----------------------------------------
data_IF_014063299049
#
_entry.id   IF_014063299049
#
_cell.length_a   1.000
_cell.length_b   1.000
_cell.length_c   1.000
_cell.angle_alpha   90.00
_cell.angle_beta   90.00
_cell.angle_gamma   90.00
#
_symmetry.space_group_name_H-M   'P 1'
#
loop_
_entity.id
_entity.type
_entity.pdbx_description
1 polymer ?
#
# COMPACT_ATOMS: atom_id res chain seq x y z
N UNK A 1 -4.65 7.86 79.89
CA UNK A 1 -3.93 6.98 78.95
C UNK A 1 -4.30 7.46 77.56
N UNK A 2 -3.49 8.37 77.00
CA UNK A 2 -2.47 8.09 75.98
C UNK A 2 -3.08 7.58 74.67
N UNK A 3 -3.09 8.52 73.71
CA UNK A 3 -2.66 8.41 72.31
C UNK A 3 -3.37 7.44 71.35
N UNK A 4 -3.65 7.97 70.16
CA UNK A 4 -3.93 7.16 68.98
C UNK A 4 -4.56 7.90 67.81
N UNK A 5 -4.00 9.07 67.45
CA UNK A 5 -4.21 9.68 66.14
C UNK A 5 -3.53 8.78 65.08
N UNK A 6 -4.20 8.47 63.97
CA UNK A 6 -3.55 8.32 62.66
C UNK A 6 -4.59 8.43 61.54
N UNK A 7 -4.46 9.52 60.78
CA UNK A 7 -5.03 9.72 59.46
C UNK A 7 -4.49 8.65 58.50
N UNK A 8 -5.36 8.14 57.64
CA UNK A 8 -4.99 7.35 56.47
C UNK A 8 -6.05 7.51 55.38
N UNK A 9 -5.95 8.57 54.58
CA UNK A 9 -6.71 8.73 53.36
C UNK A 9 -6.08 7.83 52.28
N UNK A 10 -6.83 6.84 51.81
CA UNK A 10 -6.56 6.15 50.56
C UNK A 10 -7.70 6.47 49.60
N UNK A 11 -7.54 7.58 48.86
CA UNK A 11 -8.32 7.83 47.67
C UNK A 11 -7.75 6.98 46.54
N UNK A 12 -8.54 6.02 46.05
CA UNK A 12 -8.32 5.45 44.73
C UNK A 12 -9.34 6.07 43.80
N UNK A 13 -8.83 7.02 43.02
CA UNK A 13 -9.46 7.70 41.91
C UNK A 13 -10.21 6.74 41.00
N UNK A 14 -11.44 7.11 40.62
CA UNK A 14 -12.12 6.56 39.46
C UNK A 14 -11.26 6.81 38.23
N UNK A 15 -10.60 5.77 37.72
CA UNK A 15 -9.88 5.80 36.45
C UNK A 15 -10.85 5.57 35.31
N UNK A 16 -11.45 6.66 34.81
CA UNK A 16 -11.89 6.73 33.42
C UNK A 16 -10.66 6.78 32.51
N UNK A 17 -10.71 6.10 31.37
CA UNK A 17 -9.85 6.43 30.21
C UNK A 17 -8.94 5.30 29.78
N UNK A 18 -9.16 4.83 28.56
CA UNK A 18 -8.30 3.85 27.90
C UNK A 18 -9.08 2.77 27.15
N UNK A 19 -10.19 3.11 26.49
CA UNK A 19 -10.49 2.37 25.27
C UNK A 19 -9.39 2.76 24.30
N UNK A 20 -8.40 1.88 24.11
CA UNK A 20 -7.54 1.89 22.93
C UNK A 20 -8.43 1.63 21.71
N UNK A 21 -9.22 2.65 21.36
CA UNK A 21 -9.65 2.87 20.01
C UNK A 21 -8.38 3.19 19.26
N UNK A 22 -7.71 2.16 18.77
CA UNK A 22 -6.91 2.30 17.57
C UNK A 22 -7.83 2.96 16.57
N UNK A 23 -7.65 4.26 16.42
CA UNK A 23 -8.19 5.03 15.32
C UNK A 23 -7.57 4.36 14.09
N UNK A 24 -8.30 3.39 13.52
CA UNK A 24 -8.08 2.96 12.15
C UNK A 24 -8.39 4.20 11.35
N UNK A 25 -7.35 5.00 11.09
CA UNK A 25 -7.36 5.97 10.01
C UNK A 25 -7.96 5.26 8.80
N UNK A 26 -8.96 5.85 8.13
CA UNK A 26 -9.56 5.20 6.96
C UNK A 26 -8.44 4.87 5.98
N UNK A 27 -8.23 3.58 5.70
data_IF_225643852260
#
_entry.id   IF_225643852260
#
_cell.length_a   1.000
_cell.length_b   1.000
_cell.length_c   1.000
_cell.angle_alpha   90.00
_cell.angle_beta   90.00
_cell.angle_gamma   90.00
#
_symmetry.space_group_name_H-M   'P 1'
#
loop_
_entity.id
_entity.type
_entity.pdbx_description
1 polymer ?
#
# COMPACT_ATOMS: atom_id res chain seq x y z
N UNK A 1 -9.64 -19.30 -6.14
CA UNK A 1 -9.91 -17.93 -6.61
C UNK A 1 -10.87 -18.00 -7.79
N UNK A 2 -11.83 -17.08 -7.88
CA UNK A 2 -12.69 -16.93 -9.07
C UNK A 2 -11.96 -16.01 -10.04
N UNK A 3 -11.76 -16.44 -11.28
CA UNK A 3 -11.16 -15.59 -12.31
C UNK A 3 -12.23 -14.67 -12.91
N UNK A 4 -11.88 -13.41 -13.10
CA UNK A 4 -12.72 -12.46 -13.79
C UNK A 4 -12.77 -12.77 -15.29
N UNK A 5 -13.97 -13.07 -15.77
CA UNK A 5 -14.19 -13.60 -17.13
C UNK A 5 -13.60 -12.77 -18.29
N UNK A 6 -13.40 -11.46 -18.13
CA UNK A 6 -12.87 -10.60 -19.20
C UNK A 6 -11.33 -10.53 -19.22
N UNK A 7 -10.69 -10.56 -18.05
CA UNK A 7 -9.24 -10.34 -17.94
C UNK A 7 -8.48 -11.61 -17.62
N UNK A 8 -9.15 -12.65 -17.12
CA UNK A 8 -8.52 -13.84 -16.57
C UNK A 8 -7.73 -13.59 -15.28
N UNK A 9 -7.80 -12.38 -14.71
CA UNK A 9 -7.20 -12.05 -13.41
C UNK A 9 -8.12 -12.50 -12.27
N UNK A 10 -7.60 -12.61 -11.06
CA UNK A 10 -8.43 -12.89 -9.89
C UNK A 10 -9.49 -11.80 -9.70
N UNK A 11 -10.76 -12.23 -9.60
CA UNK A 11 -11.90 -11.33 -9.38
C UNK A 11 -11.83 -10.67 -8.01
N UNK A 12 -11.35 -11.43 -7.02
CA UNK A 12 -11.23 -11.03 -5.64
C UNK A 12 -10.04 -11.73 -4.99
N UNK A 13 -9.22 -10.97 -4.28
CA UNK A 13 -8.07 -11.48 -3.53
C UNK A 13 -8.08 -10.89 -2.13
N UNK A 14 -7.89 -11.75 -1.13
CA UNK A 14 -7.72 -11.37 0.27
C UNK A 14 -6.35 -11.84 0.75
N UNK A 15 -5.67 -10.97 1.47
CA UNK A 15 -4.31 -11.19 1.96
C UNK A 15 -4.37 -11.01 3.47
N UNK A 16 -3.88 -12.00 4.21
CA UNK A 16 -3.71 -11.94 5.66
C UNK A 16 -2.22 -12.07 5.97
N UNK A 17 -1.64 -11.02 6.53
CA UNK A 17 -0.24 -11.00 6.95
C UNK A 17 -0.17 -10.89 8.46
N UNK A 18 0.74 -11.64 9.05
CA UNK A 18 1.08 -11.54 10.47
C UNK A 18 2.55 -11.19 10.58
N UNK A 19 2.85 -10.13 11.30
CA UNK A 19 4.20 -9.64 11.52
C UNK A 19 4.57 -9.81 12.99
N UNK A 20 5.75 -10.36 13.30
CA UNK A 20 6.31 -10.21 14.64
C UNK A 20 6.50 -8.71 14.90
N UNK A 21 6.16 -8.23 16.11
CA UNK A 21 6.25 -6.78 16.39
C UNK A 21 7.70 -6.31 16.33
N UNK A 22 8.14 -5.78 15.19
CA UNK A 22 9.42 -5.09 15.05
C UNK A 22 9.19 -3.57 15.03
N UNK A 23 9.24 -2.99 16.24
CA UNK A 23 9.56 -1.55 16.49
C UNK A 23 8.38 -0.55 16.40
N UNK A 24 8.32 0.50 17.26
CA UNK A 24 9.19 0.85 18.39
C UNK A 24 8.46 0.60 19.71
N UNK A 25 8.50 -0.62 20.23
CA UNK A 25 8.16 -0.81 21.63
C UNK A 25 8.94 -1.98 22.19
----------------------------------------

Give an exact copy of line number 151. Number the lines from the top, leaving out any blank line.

CA UNK A 11 -11.90 -11.33 -9.38